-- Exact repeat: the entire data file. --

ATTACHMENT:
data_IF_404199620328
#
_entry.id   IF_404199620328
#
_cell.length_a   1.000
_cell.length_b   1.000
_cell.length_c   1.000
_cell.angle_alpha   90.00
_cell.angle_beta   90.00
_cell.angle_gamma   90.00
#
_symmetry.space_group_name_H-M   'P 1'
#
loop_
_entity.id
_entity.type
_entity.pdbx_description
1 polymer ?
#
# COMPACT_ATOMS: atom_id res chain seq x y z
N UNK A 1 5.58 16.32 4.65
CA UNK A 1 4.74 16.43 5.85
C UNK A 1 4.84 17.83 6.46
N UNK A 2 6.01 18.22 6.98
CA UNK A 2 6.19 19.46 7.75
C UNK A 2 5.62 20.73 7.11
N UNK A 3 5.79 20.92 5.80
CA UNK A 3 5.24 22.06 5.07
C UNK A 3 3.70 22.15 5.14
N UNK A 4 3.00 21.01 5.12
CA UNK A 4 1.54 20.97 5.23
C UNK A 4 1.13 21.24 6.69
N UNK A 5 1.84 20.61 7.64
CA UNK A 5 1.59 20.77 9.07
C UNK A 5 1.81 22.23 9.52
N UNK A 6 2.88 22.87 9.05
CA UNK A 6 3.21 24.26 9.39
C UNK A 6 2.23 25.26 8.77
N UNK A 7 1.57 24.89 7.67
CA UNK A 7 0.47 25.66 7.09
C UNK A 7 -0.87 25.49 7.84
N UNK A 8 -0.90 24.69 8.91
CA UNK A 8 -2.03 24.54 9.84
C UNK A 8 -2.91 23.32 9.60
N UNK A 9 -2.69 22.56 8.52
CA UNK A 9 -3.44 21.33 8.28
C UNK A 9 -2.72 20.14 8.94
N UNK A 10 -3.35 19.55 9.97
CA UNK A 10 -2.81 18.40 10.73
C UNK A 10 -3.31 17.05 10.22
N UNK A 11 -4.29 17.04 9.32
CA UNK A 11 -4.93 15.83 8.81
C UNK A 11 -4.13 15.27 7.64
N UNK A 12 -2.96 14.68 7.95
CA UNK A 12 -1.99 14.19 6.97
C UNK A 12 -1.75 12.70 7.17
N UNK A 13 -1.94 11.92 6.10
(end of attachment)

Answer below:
data_IF_404199620328
#
_entry.id   IF_404199620328
#
_cell.length_a   1.000
_cell.length_b   1.000
_cell.length_c   1.000
_cell.angle_alpha   90.00
_cell.angle_beta   90.00
_cell.angle_gamma   90.00
#
_symmetry.space_group_name_H-M   'P 1'
#
loop_
_entity.id
_entity.type
_entity.pdbx_description
1 polymer ?
#
# COMPACT_ATOMS: atom_id res chain seq x y z
N UNK A 1 5.58 16.32 4.65
CA UNK A 1 4.74 16.43 5.85
C UNK A 1 4.84 17.83 6.46
N UNK A 2 6.01 18.22 6.98
CA UNK A 2 6.19 19.46 7.75
C UNK A 2 5.62 20.73 7.11
N UNK A 3 5.79 20.92 5.80
CA UNK A 3 5.24 22.06 5.07
C UNK A 3 3.70 22.15 5.14
N UNK A 4 3.00 21.01 5.12
CA UNK A 4 1.54 20.97 5.23
C UNK A 4 1.13 21.24 6.69
N UNK A 5 1.84 20.61 7.64
CA UNK A 5 1.59 20.77 9.07
C UNK A 5 1.81 22.23 9.52
N UNK A 6 2.88 22.87 9.05
CA UNK A 6 3.21 24.26 9.39
C UNK A 6 2.23 25.26 8.77
N UNK A 7 1.57 24.89 7.67
CA UNK A 7 0.47 25.66 7.09
C UNK A 7 -0.87 25.49 7.84
N UNK A 8 -0.90 24.69 8.91
CA UNK A 8 -2.03 24.54 9.84
C UNK A 8 -2.91 23.32 9.60
N UNK A 9 -2.69 22.56 8.52
CA UNK A 9 -3.44 21.33 8.28
C UNK A 9 -2.72 20.14 8.94
N UNK A 10 -3.35 19.55 9.97
CA UNK A 10 -2.81 18.40 10.73
C UNK A 10 -3.31 17.05 10.22
N UNK A 11 -4.29 17.04 9.32
CA UNK A 11 -4.93 15.83 8.81
C UNK A 11 -4.13 15.27 7.64
N UNK A 12 -2.96 14.68 7.95
CA UNK A 12 -1.99 14.19 6.97
C UNK A 12 -1.75 12.70 7.17
N UNK A 13 -1.94 11.92 6.10